Worth 40% of your final grade
See the calendar for all the dates and readings. You’ll work on this project for the rest of the term, doing an oral presentation during one of the last class sessions.
The Project Assignment
Your job is to take an existing story (fiction or nonfiction) told primarily in the linguistic mode and translate it into a new multimodal version. The idea of remaking an old story in a new way should be familiar to you. Anytime a movie is made that is based on a book, those involved are creating a new multimodal version of the original linguistic-focused text.
You are not limited to making a movie-version of your text however. For this project, I want you to think creatively about how to represent the text in a new format and genre. Nearly anything goes. I only ask that you use at least three modes of communication. You may stick closely to the original version of the story or event, or you may reimagine the story from another perspective. Your options are open on this assignment.
- A blog post for each class session that summarizes and reflects on your work to date.
- An informal proposal, sent to me as an email message.
- An in-class pitch of your topic (2 minutes), following details in Chapter 3.
- A rough cut for peer feedback.
- A final draft posted on your WordPress site.
- An oral presentation of your project, following details in Chapter 8.
Step 1. Choose a story by Monday, 10/27
Choose a story that you like or are interested in exploring. I suggest you aim for a shorter, rather than a longer story to base your project on. An entire novel would be far too much. Focus on something like a well-known fable, fairy tale, myth, or historical event. An older story may be easier to work with than a recent story. Choose a story that is classroom-friendly. Nothing X-rated or otherwise inappropriate please.
Be sure that you focus your story very specifically. Let’s say you were going to try working on a historical event. The U.S. Civil War is far too broad for this project. You would need to focus that topic much further to something like a particular skirmish, a specific decision that a soldier or military leader made, or a particular document (like a speech, a proclamation, or even a photo). Lincoln would be too broad. Lincoln’s “Gettysburg Address” could work. Focusing on the story behind one or more of these Gettysburg Photos or a draft of the Address would be fine.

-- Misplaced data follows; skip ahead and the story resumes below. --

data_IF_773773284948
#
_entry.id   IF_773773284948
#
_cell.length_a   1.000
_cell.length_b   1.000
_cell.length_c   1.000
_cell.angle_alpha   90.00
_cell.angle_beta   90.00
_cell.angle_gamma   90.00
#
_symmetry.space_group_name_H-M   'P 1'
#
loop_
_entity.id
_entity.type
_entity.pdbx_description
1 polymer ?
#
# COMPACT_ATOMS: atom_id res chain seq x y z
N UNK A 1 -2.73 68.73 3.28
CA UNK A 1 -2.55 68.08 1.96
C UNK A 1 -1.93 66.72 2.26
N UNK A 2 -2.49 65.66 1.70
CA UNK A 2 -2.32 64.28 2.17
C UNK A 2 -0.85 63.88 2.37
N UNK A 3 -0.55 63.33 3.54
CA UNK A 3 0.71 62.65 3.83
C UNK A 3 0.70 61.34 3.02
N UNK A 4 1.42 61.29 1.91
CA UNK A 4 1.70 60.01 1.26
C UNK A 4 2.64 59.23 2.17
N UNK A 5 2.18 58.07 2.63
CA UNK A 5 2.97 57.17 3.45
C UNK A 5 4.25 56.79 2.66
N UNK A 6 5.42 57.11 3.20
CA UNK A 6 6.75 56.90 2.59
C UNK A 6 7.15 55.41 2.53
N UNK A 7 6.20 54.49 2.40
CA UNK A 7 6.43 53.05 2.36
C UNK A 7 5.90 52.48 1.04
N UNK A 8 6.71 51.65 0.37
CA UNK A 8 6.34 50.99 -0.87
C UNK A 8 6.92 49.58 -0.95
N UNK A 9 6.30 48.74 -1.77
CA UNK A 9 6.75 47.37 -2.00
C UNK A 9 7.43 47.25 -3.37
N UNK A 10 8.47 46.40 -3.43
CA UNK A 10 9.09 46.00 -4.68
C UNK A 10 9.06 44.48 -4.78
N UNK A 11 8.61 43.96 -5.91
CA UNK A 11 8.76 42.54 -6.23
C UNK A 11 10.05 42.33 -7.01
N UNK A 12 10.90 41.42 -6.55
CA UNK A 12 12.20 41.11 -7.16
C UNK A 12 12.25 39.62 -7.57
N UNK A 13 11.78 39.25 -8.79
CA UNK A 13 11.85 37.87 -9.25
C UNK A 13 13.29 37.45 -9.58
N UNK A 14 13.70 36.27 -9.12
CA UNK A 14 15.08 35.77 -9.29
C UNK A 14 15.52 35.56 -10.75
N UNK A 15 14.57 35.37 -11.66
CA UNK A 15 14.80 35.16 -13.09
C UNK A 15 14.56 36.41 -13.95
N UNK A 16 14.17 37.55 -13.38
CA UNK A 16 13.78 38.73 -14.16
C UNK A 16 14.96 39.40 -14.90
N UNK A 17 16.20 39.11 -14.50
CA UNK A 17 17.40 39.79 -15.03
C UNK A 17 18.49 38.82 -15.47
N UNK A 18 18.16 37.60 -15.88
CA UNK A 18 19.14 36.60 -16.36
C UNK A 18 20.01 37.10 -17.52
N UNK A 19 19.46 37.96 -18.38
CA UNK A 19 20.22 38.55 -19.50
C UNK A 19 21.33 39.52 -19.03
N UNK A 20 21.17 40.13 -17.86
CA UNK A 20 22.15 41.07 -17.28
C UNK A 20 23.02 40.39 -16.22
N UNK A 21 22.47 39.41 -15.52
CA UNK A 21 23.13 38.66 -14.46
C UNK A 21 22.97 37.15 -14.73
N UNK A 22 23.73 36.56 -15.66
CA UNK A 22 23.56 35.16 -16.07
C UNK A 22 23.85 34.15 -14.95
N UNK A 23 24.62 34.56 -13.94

Step 2. Choose a form for your story by Friday, 10/31.
Once you have chosen a story, you need to choose the form and design for your project. You need to choose a format that will use at least three modes of communication. You can use more than three, if you wish. Check the Story Remix Possibilities and the related links on that page for more ideas. You will informally propose your topic by midnight, Friday, October 31.
Step 3. Pitch your project on Monday, 11/3.
You will explain your plans for your project to the class in 2 minutes, relying on the ideas in Writer/Designer, Chapter 3 (especially pp. 54–56). We will simply go around the classroom with each person explaining their plans for the project to the class.
Use the questions on p. 56 of Writer/Designer to plan what you want to say. You will need to identify the original story, your remix plans, and the genre you are planning to use. You will pitch your project on Monday, November 3.
Step 4. Develop and refine your project.
Following the resources in Writer/Designer, Chapter 4, 5, 6 and 7, you will collect sources and assets, design your citations, develop mock-ups and storyboards, and draft and revise your project (from rough cut to rough draft to final project). You can find full details on all these tasks in the textbook, and we will discuss them in class.
Step 5. Present your project.
Following the resources in Writer/Designer, Chapter 8, you will deliver and present your remixed story. You will have approximately 5 to 6 minutes for your class presentation. In your presentation, you will focus on sharing details about how you worked and the decisions that you made. Use the information on pp. 132–135 of Writer/Designer to determine what information to include.
You will create a digital presentation, using Google slides, Prezi, or a similar tool. Ideally, you will use the 1/1/5 organizational strategy (using no more than 15 slides) to present the information to the class. If time allows, you can share your entire remix as part of your presentation. Email me the URL to your Google Slides by midnight on the day before your presentation (no grace period).